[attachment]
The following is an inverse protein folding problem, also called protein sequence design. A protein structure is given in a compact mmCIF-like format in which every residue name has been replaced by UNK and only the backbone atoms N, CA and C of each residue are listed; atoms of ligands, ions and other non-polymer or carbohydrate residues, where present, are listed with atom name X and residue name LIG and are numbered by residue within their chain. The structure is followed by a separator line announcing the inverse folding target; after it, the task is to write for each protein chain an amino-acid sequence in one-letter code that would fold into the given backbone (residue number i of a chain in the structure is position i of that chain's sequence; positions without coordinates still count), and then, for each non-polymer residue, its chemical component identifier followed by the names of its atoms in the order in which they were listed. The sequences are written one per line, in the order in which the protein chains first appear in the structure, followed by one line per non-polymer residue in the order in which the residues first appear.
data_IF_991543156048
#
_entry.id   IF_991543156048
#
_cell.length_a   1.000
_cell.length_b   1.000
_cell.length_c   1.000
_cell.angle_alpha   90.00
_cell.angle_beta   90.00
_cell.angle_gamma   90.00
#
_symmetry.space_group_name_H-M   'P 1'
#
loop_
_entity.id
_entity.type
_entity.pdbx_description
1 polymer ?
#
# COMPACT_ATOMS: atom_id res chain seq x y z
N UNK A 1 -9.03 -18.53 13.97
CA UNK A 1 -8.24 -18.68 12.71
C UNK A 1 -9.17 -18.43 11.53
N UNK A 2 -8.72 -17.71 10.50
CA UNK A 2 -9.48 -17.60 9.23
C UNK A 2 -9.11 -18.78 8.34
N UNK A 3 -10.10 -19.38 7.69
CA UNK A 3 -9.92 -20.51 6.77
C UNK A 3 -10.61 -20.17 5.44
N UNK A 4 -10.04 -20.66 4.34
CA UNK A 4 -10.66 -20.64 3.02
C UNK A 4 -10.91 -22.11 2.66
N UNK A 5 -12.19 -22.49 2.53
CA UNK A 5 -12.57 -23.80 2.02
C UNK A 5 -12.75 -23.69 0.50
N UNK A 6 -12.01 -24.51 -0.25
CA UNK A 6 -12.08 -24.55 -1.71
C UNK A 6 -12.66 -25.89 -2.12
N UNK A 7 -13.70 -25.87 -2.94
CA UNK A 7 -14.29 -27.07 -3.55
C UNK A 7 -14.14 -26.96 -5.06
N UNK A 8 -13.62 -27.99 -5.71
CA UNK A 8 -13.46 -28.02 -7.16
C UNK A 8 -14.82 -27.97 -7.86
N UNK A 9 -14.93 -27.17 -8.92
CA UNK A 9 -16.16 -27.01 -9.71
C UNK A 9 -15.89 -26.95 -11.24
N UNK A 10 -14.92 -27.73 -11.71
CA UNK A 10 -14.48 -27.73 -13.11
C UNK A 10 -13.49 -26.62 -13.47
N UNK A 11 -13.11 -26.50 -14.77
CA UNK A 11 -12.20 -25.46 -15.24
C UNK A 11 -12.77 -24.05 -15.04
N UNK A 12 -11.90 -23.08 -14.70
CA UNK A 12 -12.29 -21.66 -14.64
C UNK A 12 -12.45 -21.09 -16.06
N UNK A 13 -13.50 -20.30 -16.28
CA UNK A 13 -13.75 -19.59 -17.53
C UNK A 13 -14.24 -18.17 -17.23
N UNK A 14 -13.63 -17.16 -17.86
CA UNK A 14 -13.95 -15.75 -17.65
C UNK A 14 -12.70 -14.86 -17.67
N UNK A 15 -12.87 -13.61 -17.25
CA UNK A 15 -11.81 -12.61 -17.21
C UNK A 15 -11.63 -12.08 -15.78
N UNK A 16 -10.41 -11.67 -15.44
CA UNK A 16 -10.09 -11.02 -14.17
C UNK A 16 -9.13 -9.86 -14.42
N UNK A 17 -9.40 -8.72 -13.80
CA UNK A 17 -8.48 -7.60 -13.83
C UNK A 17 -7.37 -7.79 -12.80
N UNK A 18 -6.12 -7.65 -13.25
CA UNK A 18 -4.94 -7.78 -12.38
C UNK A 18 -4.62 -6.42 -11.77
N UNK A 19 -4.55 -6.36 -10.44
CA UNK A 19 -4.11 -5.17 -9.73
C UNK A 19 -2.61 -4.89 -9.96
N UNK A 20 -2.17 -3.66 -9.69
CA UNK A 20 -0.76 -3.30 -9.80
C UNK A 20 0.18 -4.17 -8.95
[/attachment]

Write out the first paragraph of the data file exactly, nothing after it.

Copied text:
The following is an inverse protein folding problem, also called protein sequence design. A protein structure is given in a compact mmCIF-like format in which every residue name has been replaced by UNK and only the backbone atoms N, CA and C of each residue are listed; atoms of ligands, ions and other non-polymer or carbohydrate residues, where present, are listed with atom name X and residue name LIG and are numbered by residue within their chain. The structure is followed by a separator line announcing the inverse folding target; after it, the task is to write for each protein chain an amino-acid sequence in one-letter code that would fold into the given backbone (residue number i of a chain in the structure is position i of that chain's sequence; positions without coordinates still count), and then, for each non-polymer residue, its chemical component identifier followed by the names of its atoms in the order in which they were listed. The sequences are written one per line, in the order in which the protein chains first appear in the structure, followed by one line per non-polymer residue in the order in which the residues first appear.